ESA is helping to develop innovative tools to detect, monitor and combat osteoporosis - a disease spreading out quickly amongst the world's population. Osteoporosis is a bone loss disease with increasing impact on human society, as the world's population ages.
As the bones' density diminishes, they are more susceptible to fractures. In Europe, 500 000 people are hospitalized because of osteoporosis per year. Within 50 years, the number is expected to double.
The space environment has a similar effect on astronauts: after a long stay in space, astronauts suffer from a kind of bone-loss similar to osteoporosis. The reason for this is weightlessness, triggering two major factors which foster the development of bone-loss: first, the human body floats in microgravity, there is no weight charged on the skeleton anymore, as objects are weightless.
Second, there is a reduction of movement, as the body does not have to fight gravity to move about. In this way, weightlessness accelerates bone loss: most astronauts lose one percent of bone and muscle mass per month. The ISS is the ideal place to develop effective measures that may reduce or work against bone loss - with the help of the most prominent test persons ever: astronauts.
ESA is devoted to research-related bone remodelling issues. For instance, ESA in cooperation with the Institute for Biomedical Engineering in Zürich and Scanco Medical, designed and enhanced a scanner that can generate highquality, three dimensional images of living bone-structures. With this device, bone-growth and the process of the build-up of bonesubstitutes can be accurately measured.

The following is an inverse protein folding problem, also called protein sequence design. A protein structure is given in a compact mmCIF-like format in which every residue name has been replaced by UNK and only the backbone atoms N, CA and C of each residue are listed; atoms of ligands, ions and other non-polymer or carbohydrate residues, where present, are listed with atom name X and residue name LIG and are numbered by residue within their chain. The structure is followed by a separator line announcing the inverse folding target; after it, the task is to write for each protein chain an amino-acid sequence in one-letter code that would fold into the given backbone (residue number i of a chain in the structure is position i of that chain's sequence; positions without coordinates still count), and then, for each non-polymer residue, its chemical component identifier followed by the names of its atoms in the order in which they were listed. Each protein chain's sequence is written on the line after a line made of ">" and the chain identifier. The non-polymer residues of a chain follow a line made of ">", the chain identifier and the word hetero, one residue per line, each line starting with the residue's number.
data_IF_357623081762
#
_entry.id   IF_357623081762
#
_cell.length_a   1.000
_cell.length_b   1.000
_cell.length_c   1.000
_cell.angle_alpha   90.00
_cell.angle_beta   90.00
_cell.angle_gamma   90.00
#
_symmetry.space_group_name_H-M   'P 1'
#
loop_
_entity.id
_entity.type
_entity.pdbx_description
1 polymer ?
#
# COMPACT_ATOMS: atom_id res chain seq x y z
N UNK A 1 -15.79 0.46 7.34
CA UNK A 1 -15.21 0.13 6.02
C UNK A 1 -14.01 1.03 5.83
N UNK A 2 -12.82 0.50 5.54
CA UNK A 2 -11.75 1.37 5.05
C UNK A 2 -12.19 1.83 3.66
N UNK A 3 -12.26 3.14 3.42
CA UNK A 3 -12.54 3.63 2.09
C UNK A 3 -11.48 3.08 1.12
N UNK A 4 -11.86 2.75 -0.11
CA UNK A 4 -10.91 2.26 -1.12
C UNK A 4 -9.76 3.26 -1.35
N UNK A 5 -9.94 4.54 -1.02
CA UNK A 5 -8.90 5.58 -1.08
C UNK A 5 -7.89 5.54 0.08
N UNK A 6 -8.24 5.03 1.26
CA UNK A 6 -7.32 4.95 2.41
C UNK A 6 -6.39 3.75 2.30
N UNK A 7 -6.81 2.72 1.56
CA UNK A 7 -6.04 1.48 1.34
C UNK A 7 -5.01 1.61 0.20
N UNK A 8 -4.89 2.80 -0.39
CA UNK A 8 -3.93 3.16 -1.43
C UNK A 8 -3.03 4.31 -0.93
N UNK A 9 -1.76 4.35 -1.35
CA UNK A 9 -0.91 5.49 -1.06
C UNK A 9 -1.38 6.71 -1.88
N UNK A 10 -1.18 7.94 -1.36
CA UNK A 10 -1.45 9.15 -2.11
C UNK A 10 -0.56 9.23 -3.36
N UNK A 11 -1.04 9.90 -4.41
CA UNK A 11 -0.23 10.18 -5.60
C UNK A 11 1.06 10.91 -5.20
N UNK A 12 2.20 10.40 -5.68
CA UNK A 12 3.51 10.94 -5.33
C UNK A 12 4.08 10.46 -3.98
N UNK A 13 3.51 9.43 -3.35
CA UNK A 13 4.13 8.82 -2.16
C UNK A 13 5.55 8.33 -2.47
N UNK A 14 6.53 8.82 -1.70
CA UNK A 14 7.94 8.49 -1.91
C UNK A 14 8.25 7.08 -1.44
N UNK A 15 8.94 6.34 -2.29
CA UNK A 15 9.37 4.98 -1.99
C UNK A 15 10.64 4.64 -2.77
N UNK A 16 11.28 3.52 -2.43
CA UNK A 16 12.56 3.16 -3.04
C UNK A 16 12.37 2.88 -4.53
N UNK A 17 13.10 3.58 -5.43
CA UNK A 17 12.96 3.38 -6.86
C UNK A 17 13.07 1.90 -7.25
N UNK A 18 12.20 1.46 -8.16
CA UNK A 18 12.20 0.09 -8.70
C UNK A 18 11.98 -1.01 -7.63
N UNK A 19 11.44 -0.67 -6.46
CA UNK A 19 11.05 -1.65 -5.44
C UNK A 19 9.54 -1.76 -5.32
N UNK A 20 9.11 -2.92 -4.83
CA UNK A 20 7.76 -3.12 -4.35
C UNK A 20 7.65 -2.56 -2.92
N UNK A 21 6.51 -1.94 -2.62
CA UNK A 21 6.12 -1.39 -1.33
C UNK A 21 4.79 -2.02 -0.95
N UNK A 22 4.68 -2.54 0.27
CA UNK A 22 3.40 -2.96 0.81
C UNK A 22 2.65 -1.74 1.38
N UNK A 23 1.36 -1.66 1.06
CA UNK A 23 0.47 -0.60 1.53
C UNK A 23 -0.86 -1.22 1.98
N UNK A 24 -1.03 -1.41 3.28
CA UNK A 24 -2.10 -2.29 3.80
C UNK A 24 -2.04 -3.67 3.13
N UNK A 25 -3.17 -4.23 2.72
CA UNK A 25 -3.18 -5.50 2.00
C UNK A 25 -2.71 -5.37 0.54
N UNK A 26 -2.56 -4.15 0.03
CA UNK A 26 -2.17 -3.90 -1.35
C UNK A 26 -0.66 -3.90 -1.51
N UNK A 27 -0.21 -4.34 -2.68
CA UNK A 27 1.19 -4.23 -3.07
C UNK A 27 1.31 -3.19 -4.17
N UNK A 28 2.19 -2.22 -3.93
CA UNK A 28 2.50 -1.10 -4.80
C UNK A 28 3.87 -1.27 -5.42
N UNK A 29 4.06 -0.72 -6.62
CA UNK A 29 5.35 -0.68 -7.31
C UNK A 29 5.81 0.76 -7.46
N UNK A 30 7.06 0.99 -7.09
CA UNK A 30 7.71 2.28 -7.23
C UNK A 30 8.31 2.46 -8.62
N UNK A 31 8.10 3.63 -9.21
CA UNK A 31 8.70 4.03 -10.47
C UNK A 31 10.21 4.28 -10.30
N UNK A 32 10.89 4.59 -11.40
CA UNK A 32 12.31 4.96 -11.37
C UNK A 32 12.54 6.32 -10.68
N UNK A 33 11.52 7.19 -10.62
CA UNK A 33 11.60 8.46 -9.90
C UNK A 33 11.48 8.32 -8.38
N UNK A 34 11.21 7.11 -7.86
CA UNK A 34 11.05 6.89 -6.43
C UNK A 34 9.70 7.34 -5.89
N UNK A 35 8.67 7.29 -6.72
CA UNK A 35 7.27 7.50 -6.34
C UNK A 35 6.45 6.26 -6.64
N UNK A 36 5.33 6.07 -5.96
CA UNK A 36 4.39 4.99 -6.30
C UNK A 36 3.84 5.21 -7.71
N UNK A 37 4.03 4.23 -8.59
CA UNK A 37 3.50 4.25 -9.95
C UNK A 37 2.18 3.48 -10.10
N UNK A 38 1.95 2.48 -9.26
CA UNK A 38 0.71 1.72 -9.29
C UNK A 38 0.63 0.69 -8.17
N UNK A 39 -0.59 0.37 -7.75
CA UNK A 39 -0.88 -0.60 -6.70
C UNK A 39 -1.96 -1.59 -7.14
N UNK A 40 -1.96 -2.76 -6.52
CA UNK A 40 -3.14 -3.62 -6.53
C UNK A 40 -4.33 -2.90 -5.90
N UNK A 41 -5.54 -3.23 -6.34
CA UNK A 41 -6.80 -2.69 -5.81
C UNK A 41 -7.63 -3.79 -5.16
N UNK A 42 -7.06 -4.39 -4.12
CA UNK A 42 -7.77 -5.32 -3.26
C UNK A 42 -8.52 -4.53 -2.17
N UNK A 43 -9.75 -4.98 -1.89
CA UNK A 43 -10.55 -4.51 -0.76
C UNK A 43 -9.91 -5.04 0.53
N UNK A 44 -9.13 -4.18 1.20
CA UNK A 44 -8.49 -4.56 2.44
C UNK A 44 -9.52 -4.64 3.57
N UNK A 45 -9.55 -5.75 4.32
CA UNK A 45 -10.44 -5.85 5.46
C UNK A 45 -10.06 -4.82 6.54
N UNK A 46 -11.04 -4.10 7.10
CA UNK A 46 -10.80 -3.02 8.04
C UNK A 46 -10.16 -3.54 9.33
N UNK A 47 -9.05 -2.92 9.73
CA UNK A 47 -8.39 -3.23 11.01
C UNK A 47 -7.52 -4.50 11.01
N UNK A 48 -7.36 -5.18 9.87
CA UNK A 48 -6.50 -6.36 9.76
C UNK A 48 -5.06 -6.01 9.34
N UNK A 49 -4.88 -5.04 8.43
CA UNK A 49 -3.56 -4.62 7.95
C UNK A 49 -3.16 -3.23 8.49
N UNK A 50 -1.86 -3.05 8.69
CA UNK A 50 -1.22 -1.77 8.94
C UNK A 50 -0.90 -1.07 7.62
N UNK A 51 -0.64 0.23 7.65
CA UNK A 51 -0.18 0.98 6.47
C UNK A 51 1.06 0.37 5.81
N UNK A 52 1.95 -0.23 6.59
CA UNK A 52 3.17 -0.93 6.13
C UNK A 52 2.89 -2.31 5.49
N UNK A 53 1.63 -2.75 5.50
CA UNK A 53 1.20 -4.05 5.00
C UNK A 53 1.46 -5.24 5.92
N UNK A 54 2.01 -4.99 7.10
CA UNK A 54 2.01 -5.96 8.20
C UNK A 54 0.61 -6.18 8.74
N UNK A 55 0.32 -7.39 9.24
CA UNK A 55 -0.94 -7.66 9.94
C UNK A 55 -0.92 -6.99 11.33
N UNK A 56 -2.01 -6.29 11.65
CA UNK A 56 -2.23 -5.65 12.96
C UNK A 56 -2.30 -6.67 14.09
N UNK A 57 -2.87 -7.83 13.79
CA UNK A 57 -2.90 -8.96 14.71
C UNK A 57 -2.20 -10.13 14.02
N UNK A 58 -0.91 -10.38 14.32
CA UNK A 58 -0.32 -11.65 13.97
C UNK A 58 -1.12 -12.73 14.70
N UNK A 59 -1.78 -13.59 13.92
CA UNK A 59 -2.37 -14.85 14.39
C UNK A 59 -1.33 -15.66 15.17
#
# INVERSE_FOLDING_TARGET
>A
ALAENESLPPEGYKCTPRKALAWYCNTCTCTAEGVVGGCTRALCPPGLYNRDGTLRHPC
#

Currently, ESA is defining threedimensional bone tissue cultures to replace animal models currently used to test new treatments. One of the future goals is to build an automated facility that can be shipped to the ISS for research in weightlessness.
Another future objective is to develop a bone substitute culture facility - a system where bone marrow cells are harvested from the patient, then multiplied in culture, shaped into appropriate structures on an artificial bone scaffold, and finally implanted into the patient.
Ultimately, this research will provide tissueengineered lattices for direct use in the skeletal system by helping scientists understand the relevant biomechanical cues. With this knowledge, the right mechanical stimulus might not only improve the quality of the new bony tissue, but might also shorten the time needed to cultivate the tissue before implantation.
Researchers at ESA thereby create highly accurate ways to define and evaluate new countermeasures to detect osteoporosis earlier and more accurately, and to contribute to the development and evaluation of new therapies. Moreover, these research results are an ideal toolkit for healthcare companies investigating bone diseases such as osteoporosis.